Following the wrap-up of the visioning exercise, Elections Canada took the opportunity to provide three brief updates to the Advisory Group.
Mariann Canning, Assistant Director, Accessibility and Outreach, presented the first update on Elections Canada's ongoing national survey of polling sites.
She explained that data has now been compiled from 25,000 polling site evaluations. Advisory Group members were reminded that, for the 42nd general election, Elections Canada will be evaluating polling locations against 35 accessibility criteria.
Ms. Canning then shared some preliminary results with Advisory Group members, and they were informed that returning officers will also be asked to look at possible mitigation measures prior to finalizing the survey.
Ms. Canning explained that Elections Canada will publish the results of the national survey on its website and will share the report with Advisory Group members. She also explained that one of the key outcomes of the survey is that Elections Canada's website will allow voters to look up the accessibility of their polling sites in order to determine in advance whether sites will meet their needs.
Advisory Group members congratulated Elections Canada on its efforts to ensure polling place accessibility.
Refresher: The Electoral Reminder Program and Communicating Accessibility During the Next General Election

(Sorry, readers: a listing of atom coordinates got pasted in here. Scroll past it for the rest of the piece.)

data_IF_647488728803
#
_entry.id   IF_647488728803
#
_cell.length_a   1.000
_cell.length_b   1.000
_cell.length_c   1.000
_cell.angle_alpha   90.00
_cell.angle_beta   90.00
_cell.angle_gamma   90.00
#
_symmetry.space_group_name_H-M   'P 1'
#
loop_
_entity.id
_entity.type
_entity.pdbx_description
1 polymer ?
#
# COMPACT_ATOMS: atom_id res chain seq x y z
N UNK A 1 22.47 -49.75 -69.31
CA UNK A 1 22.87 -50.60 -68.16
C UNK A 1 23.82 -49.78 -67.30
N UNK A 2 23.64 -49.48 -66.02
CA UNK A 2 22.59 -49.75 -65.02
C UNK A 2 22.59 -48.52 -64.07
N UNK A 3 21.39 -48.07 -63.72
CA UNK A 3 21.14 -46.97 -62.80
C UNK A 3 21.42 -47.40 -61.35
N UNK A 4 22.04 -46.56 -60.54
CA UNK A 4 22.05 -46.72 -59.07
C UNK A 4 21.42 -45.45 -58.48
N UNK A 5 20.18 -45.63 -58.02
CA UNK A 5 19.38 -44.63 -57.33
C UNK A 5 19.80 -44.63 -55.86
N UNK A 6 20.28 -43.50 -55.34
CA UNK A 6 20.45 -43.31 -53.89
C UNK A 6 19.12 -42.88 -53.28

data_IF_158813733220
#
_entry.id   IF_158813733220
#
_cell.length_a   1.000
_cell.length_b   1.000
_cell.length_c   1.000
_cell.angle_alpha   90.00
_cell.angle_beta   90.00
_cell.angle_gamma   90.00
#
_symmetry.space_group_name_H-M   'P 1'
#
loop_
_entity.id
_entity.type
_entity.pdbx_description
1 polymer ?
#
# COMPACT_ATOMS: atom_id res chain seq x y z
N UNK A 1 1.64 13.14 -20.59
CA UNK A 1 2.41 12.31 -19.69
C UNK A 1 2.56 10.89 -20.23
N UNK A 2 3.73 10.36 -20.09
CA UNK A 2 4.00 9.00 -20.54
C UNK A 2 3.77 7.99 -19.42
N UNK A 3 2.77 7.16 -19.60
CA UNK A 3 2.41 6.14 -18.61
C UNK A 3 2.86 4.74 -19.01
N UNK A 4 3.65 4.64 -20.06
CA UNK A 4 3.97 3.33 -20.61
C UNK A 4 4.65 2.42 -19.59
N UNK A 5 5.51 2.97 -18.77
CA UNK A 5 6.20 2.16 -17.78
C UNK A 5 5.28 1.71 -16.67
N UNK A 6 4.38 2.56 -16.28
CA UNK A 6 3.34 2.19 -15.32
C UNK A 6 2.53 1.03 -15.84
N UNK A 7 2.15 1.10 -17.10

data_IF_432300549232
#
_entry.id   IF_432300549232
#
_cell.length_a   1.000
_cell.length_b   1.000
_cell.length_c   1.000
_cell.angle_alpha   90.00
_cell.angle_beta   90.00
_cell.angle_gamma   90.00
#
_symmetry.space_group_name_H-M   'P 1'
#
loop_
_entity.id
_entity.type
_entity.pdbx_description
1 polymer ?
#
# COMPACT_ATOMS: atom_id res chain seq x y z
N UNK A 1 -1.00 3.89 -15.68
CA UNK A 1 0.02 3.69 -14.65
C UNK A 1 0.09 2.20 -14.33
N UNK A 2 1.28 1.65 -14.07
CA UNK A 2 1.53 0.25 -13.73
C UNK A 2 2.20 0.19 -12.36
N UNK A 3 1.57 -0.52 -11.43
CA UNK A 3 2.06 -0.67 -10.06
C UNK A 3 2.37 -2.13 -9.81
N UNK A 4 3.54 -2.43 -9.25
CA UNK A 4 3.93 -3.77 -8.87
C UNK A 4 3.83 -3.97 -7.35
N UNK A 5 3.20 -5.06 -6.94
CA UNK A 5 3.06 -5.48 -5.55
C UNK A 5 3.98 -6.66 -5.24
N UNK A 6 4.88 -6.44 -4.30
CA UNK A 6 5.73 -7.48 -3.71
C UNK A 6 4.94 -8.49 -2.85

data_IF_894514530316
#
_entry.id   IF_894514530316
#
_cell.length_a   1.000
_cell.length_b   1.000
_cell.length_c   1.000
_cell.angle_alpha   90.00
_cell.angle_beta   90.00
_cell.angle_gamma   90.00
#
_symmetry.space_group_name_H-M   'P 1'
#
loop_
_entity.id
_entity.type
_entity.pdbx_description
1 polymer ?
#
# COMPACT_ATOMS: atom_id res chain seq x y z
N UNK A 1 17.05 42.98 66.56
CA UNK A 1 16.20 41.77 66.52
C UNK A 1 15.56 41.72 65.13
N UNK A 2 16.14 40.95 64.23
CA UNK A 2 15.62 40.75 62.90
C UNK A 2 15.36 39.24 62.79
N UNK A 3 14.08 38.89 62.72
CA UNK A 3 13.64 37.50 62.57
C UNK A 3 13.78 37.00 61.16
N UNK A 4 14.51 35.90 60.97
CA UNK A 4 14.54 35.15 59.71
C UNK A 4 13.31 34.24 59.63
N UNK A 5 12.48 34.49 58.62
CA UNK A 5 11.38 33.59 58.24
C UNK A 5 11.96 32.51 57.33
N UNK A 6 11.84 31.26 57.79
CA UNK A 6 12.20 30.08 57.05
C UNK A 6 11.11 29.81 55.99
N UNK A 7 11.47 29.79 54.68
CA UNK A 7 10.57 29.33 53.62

Building upon the groundwork and discussions of earlier meetings, Kirstan Gagnon, Acting Manager, Stakeholder Engagement Services, provided a brief update to participants on Elections Canada's Electoral Reminder Program and the agency's plans for communicating accessibility during the next general election.
The focus of the update was to inform Advisory Group members of the ways they can contribute to Elections Canada's efforts to ensure that all eligible Canadians have the information they need on where, when and ways to register and vote. This included a discussion of the agency's e-bulletins that Advisory Group members will be asked to share with their networks.
Ms. Gagnon previewed the agency's upcoming voter-centric website and demonstrated some of the accessibility content. Participants were also shown some of the videos, in English, French, American Sign Language and Langue des signes québécoise, that have been produced to help explain the voting process.